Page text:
That Time I Went Crazy Over An Ex
My breakdown was initiated by an away message. Remember those? (If you were born in the ’90s, think status updates.) In college, mine were comprised of lyrics by bands like Dashboard Confessional and Something Corporate — deep stuff like “so long sweet summer” written in blood red Comic Sans. But most of the people I knew wrote theirs with a more utilitarian purpose. They’d say “brb gettin some food” or “out with my boyz” or simply “class.”
…or “being lazy with ben <3.”
I was updating my LiveJournal when I saw it. “Who the hell is Ben?” I asked out loud to no one as I typed those exact words into an IM and hit send. My heart drummed loudly. Pyramids crumbled… mountains dissolved into sand… the polar ice caps melted around me as I sat, still, waiting for a response. Then, just as the last descendants of the human race were about to gasp one collective final breath, her words appeared: “you don’t know him.”
My heart sank to a spot just north of my loins as the gravity of the situation set in. “This is it,” I thought. “I’m losing the love of my life… HOW CAN THE UNIVERSE BE SO CRUEL?!” I entered these and other batty declarations into the AIM chat window as my ex calmly reminded me that six months earlier, I had broken up with her and immediately started dating someone else — a girl I was still dating — so it was perfectly reasonable for her to be going out with somebody new.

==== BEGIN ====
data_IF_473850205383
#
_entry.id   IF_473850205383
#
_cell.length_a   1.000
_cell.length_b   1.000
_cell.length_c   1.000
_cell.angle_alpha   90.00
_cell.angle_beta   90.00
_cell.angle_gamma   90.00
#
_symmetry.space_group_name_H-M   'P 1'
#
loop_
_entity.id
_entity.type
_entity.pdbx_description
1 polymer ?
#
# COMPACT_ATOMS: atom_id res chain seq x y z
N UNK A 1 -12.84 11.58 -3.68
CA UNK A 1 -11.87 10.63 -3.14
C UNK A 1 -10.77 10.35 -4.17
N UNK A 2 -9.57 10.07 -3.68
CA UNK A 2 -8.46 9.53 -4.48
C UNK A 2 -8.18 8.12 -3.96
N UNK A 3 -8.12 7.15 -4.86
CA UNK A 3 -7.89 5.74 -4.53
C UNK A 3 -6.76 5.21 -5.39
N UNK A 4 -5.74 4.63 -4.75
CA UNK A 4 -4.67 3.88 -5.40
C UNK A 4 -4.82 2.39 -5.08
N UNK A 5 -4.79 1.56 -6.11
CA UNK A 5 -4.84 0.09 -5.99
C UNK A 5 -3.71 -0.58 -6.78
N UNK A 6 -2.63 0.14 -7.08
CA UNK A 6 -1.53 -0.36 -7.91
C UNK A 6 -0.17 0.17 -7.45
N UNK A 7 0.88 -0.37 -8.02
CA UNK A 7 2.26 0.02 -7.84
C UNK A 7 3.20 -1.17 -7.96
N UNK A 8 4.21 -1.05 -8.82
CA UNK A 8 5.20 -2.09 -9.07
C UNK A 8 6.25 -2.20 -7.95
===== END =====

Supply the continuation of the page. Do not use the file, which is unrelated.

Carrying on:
“We belong together,” I pleaded. “Can I call you?” She answered no, put up another away message and returned to being lazy with what’s-his-name (whose name I knew but didn’t want to say because it was decidedly more masculine than my own). Over the next few hours I alternated between leaving her voicemail messages and sobbing. At some point I thoughtlessly broke things off with my new girlfriend.
Things came to a head when I threw my keyboard into the hallway, prompting my roommates to come running. They asked what was going on. I told them, in no uncertain terms, that I would never be happy again — that at 19 years-old, I had just lost out on love forever. I said I was thinking about quitting school and going to stay with my cousin in Philadelphia for a while. “Maybe I can get a job in a factory somewhere…” They exchanged nervous glances. Not sure what else to do, they made me chug a Red Dog and dragged me upstairs to watch TV.
In the days that followed, I unraveled more and more. During class I would scribble awful poetry in the sidebars of my notebooks. I dyed my hair black and smoked copious amounts of cigarettes. I ate only when reminded to do so and in two weeks had lost over 20 pounds.
The whole time, I continued calling my ex. She would answer, too — one in every few attempts anyway. She said it was because she was scared for me. Often she would cry when I told her what I’d been doing to myself… about the scars underneath my wristband. But she wisely stood her ground. After all, she was happy in her new relationship. When I started asking inappropriate questions like how big what’s-his-name’s dick was, it usually heralded the end of our conversation.